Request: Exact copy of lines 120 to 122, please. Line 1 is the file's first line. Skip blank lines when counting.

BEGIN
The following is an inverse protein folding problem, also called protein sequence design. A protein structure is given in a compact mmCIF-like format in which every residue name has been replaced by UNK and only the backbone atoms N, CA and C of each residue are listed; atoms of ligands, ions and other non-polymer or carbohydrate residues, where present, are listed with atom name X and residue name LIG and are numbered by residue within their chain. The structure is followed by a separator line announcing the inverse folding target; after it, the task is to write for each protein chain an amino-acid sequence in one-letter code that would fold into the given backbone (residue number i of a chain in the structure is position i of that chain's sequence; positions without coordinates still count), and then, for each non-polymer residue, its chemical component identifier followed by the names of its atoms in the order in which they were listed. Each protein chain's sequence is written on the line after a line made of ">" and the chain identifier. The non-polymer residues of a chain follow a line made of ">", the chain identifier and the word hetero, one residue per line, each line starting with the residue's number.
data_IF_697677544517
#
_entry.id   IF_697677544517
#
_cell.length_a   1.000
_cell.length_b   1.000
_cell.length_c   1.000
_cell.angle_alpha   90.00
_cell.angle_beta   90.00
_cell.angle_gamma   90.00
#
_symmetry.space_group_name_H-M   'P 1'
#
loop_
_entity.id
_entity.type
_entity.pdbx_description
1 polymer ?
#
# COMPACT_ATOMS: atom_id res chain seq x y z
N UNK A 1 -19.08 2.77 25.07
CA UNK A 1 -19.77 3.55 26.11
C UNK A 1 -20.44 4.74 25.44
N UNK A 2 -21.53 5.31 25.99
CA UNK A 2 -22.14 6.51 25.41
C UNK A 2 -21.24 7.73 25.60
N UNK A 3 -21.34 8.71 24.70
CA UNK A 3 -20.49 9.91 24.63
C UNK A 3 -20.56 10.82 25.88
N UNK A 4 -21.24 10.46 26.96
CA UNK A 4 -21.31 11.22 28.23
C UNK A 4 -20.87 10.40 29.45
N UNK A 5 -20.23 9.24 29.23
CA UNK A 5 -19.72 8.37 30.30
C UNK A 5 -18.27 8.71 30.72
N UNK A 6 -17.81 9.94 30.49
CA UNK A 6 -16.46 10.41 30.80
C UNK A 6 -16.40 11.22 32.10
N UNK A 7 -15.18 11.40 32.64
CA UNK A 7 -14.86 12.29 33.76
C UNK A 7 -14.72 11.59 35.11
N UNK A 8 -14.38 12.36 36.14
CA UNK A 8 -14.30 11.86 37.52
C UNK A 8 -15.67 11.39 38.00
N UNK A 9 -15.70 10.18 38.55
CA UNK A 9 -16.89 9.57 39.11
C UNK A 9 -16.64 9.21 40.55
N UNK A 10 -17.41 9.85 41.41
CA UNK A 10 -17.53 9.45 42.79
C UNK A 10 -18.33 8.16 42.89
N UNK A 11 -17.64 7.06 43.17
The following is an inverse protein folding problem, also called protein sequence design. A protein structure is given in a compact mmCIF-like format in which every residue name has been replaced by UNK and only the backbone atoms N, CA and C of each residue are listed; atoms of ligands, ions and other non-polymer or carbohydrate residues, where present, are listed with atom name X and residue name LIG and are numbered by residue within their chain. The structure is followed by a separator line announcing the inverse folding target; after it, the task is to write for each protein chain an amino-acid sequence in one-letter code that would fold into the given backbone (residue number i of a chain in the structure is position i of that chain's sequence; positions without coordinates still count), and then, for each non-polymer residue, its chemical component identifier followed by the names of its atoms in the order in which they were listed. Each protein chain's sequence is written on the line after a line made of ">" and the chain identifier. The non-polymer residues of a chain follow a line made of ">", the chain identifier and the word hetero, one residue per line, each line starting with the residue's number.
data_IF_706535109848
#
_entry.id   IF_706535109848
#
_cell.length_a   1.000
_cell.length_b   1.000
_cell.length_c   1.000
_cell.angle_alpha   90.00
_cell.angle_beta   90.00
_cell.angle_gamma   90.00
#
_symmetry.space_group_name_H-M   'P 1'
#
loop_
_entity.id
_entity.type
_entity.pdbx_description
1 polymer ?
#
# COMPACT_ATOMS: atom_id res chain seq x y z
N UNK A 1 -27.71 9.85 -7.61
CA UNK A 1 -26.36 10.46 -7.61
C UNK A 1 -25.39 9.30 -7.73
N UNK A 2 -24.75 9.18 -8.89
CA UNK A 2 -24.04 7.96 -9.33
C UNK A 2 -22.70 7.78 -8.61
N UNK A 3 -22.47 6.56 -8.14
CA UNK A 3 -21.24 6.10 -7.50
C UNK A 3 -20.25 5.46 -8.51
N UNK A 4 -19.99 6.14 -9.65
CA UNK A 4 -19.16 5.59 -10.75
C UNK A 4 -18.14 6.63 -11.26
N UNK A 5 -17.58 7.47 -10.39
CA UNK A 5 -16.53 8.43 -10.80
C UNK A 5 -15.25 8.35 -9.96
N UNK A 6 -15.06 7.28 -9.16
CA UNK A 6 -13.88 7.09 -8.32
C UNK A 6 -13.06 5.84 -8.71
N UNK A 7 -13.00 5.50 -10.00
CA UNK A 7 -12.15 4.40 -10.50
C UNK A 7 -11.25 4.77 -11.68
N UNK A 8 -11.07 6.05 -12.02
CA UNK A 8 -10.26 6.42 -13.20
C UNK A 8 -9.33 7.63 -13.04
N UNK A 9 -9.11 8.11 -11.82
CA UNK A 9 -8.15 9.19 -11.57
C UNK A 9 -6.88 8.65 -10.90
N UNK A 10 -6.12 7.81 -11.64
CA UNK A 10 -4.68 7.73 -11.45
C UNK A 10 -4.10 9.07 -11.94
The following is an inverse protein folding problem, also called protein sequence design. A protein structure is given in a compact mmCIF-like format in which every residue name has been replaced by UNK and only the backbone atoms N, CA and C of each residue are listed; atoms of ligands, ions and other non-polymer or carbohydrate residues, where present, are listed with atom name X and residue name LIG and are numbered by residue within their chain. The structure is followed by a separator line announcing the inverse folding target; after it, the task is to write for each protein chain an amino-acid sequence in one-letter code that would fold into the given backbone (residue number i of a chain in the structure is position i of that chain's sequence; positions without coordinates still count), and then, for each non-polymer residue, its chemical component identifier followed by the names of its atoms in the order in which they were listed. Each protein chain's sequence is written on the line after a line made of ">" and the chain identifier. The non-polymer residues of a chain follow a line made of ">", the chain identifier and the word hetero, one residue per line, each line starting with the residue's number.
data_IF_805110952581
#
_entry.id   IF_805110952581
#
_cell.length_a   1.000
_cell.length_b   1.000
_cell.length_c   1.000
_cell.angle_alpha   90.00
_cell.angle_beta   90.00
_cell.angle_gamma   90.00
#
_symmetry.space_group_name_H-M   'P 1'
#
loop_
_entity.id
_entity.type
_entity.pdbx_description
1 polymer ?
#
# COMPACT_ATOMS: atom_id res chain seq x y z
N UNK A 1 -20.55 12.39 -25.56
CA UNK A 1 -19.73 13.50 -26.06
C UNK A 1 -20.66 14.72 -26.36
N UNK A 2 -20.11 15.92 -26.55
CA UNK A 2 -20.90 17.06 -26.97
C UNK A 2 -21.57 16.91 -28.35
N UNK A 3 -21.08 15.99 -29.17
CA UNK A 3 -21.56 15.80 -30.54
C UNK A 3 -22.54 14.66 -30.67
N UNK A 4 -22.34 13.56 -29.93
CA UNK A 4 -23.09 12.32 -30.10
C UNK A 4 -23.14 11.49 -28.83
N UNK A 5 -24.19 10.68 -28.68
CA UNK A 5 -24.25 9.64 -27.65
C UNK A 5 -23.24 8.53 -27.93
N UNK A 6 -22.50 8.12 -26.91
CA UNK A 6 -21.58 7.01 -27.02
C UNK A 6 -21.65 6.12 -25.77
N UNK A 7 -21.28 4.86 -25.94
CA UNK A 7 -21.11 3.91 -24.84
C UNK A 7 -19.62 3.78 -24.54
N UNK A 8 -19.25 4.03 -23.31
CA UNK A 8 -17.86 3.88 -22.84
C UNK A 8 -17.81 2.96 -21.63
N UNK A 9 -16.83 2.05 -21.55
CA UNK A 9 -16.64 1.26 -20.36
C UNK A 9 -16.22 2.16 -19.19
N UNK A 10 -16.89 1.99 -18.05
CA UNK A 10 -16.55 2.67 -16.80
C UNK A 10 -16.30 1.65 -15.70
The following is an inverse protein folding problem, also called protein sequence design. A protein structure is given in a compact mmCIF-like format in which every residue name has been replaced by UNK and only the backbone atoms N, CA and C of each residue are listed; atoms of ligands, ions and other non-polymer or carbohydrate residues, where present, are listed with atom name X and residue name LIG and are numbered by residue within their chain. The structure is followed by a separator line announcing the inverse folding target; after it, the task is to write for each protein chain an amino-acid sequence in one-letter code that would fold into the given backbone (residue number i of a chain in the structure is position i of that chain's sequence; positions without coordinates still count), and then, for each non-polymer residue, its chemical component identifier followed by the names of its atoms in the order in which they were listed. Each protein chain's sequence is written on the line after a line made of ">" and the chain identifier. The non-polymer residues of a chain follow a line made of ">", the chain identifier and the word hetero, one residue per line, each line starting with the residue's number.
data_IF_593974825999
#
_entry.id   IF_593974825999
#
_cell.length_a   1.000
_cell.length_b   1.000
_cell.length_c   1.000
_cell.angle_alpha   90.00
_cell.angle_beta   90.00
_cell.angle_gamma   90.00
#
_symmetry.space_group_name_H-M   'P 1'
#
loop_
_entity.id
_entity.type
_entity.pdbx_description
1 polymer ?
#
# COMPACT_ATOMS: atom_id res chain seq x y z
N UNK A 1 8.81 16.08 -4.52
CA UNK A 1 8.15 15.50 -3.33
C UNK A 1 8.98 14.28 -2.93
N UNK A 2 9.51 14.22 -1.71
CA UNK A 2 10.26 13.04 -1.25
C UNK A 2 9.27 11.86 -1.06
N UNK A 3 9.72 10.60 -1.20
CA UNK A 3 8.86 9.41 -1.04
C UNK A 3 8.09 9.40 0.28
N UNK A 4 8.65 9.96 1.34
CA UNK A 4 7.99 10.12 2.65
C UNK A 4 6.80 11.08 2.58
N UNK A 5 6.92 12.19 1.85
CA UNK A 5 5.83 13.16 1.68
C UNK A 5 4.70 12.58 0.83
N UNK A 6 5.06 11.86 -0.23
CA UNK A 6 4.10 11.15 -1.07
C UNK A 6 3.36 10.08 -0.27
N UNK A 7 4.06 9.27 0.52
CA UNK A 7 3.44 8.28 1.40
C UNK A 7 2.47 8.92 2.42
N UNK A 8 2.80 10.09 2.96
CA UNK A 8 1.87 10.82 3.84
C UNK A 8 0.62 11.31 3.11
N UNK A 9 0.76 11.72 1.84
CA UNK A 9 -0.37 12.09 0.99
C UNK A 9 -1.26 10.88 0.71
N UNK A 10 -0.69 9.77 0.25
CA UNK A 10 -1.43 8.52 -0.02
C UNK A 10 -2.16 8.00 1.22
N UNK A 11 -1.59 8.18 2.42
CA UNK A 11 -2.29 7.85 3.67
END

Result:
_entity.type
_entity.pdbx_description
1 polymer ?